Despite Illegality, Mayo Island Sign Still Stands 

click to enlarge street18_billboard_100.jpg

Despite seemingly long odds, Lamar Advertising is still betting it will get to keep its stake in a disputed and allegedly illegal billboard on Mayo Island.

The sign, which advertises the weekly Virginia Lottery jackpot to northbound drivers along Interstate 95, is a visual obstruction to southbound drivers along the same stretch, say the sign's detractors. Mayor Doug Wilder has called it an aesthetic obstruction.

It was nearly a year ago that Lamar's lawyer, John G. "Chip" Dicks, told Style that the city was treating the company unfairly in demanding the sign come down. Now Dicks is striking a more conciliatory tone, saying, "We are in the process of engaging discussions with the mayor and with City Council about the Mayo Island sign."

The sign was constructed in 1977 and soars 97 feet over the James River — and about 50 feet above what zoning allows for advertising signs of that kind. Dicks says the city approved the construction in 1977 and that the sign was built under the assumption that the height limit was 45 feet above the road, not the river.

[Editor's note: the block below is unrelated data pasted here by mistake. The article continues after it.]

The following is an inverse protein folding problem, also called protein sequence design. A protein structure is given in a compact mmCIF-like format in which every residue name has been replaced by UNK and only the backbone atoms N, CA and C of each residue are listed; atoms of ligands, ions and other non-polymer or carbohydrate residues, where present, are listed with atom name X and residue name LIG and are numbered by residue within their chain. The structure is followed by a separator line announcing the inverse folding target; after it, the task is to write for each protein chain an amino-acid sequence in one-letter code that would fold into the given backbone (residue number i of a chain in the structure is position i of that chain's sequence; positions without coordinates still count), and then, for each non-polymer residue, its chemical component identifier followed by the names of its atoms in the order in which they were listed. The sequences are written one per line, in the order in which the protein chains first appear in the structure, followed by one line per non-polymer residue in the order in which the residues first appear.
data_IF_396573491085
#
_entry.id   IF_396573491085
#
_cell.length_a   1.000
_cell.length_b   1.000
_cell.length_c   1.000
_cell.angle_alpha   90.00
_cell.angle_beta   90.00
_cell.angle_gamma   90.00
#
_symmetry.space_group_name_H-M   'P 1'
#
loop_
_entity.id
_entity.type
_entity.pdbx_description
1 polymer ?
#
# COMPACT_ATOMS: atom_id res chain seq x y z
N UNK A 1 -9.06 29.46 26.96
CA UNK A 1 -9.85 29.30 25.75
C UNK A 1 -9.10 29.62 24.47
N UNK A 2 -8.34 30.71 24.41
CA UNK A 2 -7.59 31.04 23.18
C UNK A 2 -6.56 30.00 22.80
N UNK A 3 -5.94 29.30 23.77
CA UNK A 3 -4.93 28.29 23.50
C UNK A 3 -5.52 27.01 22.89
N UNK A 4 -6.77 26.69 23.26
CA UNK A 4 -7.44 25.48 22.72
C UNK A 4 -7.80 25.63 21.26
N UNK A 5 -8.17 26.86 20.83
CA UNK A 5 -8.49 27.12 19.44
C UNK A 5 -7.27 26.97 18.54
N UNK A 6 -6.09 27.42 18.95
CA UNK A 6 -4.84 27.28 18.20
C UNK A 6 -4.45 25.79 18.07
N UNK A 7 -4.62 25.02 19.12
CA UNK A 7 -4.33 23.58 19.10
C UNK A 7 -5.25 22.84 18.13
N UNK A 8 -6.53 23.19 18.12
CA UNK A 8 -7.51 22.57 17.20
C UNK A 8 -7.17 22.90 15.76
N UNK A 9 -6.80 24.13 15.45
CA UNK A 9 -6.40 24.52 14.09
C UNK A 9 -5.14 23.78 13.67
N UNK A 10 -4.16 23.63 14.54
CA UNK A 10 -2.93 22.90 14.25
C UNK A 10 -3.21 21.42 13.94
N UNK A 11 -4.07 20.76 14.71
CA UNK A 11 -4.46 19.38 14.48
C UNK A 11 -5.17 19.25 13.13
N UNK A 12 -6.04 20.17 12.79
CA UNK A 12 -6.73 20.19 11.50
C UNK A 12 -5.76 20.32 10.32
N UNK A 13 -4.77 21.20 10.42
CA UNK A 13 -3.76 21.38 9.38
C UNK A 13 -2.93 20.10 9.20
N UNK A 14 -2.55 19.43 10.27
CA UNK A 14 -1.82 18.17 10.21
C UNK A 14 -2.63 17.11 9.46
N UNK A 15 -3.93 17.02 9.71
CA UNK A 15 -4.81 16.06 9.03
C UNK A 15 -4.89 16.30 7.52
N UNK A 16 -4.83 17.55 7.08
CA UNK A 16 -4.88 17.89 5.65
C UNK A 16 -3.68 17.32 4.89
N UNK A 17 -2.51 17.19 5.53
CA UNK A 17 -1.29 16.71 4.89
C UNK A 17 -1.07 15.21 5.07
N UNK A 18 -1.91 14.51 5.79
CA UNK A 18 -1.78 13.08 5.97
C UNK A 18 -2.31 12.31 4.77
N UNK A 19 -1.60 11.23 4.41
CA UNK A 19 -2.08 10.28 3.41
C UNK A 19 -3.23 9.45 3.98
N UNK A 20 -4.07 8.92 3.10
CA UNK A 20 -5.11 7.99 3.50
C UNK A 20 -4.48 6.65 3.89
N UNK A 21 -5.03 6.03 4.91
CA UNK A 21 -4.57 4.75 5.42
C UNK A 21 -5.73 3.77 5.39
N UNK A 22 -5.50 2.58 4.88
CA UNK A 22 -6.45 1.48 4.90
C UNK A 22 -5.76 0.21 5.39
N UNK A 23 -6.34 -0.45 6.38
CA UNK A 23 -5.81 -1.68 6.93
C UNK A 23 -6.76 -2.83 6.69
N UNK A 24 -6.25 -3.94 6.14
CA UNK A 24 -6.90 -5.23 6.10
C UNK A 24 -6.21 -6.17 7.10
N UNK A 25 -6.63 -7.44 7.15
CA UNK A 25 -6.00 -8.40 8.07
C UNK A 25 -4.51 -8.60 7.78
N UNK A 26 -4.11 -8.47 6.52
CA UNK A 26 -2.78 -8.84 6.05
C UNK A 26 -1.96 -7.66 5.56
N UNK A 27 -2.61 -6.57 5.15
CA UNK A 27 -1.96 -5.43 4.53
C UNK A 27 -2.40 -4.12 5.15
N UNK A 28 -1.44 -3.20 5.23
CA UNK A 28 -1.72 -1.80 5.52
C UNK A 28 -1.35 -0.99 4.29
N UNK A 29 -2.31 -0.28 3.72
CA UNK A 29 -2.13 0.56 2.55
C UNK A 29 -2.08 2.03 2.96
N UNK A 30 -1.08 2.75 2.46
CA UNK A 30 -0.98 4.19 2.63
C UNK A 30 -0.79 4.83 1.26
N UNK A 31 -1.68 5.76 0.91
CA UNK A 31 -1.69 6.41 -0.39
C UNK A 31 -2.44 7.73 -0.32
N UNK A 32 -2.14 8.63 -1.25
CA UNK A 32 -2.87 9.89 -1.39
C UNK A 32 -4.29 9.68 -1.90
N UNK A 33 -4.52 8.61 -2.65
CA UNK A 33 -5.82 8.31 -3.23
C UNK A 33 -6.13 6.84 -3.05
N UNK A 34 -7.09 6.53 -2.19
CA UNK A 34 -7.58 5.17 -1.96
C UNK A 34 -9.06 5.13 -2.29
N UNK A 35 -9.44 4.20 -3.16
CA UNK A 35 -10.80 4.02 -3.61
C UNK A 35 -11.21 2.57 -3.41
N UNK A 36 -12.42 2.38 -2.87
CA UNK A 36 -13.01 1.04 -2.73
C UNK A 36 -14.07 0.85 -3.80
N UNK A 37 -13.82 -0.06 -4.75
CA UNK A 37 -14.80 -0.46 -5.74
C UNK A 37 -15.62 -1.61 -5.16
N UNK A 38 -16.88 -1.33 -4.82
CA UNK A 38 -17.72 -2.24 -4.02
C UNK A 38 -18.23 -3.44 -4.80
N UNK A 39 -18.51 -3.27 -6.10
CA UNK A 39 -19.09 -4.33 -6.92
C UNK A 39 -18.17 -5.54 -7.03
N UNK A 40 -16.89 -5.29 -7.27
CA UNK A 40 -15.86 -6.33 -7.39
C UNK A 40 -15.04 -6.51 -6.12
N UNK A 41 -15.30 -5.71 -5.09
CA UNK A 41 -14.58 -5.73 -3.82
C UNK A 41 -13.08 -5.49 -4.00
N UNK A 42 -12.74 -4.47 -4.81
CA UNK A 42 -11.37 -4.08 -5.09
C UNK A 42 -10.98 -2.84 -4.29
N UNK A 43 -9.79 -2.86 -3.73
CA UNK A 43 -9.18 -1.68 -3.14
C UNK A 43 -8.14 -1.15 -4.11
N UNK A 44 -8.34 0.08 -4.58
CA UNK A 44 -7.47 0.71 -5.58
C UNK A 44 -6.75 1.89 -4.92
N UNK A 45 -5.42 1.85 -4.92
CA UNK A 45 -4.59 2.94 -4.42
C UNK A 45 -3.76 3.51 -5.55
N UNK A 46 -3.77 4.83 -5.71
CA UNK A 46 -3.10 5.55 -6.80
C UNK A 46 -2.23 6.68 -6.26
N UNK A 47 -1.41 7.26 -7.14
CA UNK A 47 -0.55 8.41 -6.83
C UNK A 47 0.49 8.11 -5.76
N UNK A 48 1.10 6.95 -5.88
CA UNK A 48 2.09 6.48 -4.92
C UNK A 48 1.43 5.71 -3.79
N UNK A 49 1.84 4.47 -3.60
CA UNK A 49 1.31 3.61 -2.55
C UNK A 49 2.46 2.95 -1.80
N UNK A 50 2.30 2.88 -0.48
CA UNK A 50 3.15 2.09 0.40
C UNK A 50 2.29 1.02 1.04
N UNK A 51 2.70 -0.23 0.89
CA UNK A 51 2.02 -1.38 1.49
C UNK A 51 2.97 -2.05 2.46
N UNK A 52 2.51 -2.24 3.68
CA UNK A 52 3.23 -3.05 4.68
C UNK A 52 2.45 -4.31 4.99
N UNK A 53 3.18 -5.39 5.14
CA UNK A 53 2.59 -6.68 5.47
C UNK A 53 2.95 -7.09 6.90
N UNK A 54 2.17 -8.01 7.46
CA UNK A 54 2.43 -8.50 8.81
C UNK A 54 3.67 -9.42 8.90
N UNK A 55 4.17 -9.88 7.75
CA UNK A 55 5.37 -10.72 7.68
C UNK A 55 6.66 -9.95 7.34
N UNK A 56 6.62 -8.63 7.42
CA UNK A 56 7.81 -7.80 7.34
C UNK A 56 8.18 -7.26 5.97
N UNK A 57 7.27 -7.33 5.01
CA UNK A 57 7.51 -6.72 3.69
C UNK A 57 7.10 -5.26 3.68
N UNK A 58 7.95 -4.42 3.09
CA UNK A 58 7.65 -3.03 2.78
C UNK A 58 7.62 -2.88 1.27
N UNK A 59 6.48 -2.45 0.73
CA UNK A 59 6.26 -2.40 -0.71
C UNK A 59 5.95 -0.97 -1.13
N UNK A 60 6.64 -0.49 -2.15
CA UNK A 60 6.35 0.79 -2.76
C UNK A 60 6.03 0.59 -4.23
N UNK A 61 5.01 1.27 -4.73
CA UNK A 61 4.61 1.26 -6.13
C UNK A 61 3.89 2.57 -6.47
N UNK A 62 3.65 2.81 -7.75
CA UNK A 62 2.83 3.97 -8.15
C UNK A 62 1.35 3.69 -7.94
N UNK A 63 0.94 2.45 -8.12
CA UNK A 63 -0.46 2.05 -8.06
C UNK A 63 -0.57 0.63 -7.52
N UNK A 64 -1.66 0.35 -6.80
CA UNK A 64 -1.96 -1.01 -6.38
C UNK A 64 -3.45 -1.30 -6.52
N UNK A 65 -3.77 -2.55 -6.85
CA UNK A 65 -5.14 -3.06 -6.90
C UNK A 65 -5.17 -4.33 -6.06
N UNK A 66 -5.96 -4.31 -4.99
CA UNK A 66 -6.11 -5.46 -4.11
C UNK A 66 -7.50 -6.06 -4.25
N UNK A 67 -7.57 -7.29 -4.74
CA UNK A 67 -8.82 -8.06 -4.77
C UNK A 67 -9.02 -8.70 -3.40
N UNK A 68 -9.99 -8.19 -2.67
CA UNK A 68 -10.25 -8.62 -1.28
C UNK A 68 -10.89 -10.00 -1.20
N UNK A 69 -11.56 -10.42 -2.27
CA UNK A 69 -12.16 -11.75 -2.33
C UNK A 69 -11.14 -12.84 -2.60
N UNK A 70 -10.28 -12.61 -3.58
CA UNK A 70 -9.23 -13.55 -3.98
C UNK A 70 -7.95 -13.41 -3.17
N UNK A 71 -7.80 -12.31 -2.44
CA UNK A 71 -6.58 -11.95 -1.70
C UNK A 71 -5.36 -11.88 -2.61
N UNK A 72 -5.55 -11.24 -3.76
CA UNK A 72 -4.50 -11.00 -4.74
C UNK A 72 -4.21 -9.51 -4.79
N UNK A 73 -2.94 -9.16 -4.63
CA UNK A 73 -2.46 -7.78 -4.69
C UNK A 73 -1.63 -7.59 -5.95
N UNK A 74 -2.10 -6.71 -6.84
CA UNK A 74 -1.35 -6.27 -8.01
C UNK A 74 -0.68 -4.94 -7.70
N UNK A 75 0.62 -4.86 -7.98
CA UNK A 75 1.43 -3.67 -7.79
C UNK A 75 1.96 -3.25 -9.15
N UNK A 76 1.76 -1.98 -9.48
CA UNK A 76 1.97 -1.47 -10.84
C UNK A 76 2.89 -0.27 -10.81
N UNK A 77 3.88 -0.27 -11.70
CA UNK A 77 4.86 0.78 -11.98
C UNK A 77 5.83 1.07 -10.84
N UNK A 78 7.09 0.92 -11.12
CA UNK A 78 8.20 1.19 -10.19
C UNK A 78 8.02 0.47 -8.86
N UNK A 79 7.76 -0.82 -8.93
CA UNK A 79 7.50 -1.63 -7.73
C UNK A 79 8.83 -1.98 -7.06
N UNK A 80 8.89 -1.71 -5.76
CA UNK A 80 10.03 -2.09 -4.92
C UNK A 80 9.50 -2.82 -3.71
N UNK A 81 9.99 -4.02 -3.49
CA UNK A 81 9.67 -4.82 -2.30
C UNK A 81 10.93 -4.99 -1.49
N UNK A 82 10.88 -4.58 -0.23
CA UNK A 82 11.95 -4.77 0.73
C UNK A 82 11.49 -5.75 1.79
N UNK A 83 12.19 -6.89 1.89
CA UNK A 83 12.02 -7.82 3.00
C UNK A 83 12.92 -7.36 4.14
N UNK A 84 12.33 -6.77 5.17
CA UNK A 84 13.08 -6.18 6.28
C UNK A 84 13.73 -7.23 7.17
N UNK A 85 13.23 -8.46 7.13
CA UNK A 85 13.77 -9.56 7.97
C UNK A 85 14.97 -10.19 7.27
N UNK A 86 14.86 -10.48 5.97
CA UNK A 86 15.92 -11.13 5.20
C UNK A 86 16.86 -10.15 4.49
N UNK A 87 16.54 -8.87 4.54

Dicks compares the sign's construction with any such sign built in a ditch that logically must be built a bit higher to account for the hole it's in: "Here you have a big ditch — it's called the James River."

Dicks expects to negotiate a settlement with the city about the Mayo Island sign. Complicating matters are seven more billboards once owned by Lamar inside city limits. They have since been reclaimed by the city and are now leased by Lamar from the city. Those leases, Dicks says, are about to expire. Dicks is negotiating to keep all the signs up.

"If you condemn it [the Mayo Island sign], and you were to take both Lamar's interest and the landowner's interest, the value would be in excess of $1.5 million," he says. But also compelling, according to longtime opponents of the sign, is that the courts have ruled the sign should go.

"Part of the City of the Future plan was to clean up the gateways and that sign was to come down," says Leighton Powell, executive director of Scenic Virginia.

She says that Lamar — maybe with the complacency of the city — is using stall tactics. A further appeal by Lamar of its zoning has been "indefinitely continued," Powell says: "What part of illegal do they not understand?" S

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